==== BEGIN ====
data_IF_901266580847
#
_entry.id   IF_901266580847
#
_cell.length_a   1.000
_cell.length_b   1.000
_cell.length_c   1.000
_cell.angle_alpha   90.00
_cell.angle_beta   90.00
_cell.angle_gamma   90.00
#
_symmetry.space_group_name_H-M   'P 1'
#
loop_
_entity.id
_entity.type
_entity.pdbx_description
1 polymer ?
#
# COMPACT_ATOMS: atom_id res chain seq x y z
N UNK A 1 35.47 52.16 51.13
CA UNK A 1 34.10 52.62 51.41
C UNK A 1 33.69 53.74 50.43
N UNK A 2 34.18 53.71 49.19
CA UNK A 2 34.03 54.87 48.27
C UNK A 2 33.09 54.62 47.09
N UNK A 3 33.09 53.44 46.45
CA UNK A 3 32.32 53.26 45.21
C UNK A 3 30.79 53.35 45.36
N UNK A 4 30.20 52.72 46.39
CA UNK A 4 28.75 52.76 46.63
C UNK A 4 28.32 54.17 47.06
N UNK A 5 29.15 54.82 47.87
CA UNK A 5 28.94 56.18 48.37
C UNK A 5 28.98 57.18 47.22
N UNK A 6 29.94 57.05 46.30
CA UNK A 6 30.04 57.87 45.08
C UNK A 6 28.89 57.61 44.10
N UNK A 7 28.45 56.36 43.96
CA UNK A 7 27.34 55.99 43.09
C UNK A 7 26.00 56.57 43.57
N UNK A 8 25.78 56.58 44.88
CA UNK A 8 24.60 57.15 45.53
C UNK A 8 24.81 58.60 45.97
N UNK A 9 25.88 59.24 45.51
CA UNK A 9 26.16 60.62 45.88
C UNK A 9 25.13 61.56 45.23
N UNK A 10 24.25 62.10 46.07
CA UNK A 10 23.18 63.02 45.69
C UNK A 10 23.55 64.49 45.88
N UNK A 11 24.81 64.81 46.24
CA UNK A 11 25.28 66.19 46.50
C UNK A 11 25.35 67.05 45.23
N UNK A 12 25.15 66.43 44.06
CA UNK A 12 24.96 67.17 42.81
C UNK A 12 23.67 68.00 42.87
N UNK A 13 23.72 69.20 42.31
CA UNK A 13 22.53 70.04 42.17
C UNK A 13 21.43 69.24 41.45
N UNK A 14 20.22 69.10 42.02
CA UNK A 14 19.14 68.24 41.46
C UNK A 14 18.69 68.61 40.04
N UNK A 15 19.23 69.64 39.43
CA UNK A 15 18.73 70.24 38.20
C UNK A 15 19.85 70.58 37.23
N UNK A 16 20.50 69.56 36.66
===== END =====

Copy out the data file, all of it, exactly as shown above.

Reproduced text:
data_IF_901266580847
#
_entry.id   IF_901266580847
#
_cell.length_a   1.000
_cell.length_b   1.000
_cell.length_c   1.000
_cell.angle_alpha   90.00
_cell.angle_beta   90.00
_cell.angle_gamma   90.00
#
_symmetry.space_group_name_H-M   'P 1'
#
loop_
_entity.id
_entity.type
_entity.pdbx_description
1 polymer ?
#
# COMPACT_ATOMS: atom_id res chain seq x y z
N UNK A 1 35.47 52.16 51.13
CA UNK A 1 34.10 52.62 51.41
C UNK A 1 33.69 53.74 50.43
N UNK A 2 34.18 53.71 49.19
CA UNK A 2 34.03 54.87 48.27
C UNK A 2 33.09 54.62 47.09
N UNK A 3 33.09 53.44 46.45
CA UNK A 3 32.32 53.26 45.21
C UNK A 3 30.79 53.35 45.36
N UNK A 4 30.20 52.72 46.39
CA UNK A 4 28.75 52.76 46.63
C UNK A 4 28.32 54.17 47.06
N UNK A 5 29.15 54.82 47.87
CA UNK A 5 28.94 56.18 48.37
C UNK A 5 28.98 57.18 47.22
N UNK A 6 29.94 57.05 46.30
CA UNK A 6 30.04 57.87 45.08
C UNK A 6 28.89 57.61 44.10
N UNK A 7 28.45 56.36 43.96
CA UNK A 7 27.34 55.99 43.09
C UNK A 7 26.00 56.57 43.57
N UNK A 8 25.78 56.58 44.88
CA UNK A 8 24.60 57.15 45.53
C UNK A 8 24.81 58.60 45.97
N UNK A 9 25.88 59.24 45.51
CA UNK A 9 26.16 60.62 45.88
C UNK A 9 25.13 61.56 45.23
N UNK A 10 24.25 62.10 46.07
CA UNK A 10 23.18 63.02 45.69
C UNK A 10 23.55 64.49 45.88
N UNK A 11 24.81 64.81 46.24
CA UNK A 11 25.28 66.19 46.50
C UNK A 11 25.35 67.05 45.23
N UNK A 12 25.15 66.43 44.06
CA UNK A 12 24.96 67.17 42.81
C UNK A 12 23.67 68.00 42.87
N UNK A 13 23.72 69.20 42.31
CA UNK A 13 22.53 70.04 42.17
C UNK A 13 21.43 69.24 41.45
N UNK A 14 20.22 69.10 42.02
CA UNK A 14 19.14 68.24 41.46
C UNK A 14 18.69 68.61 40.04
N UNK A 15 19.23 69.64 39.43
CA UNK A 15 18.73 70.24 38.20
C UNK A 15 19.85 70.58 37.23
N UNK A 16 20.50 69.56 36.66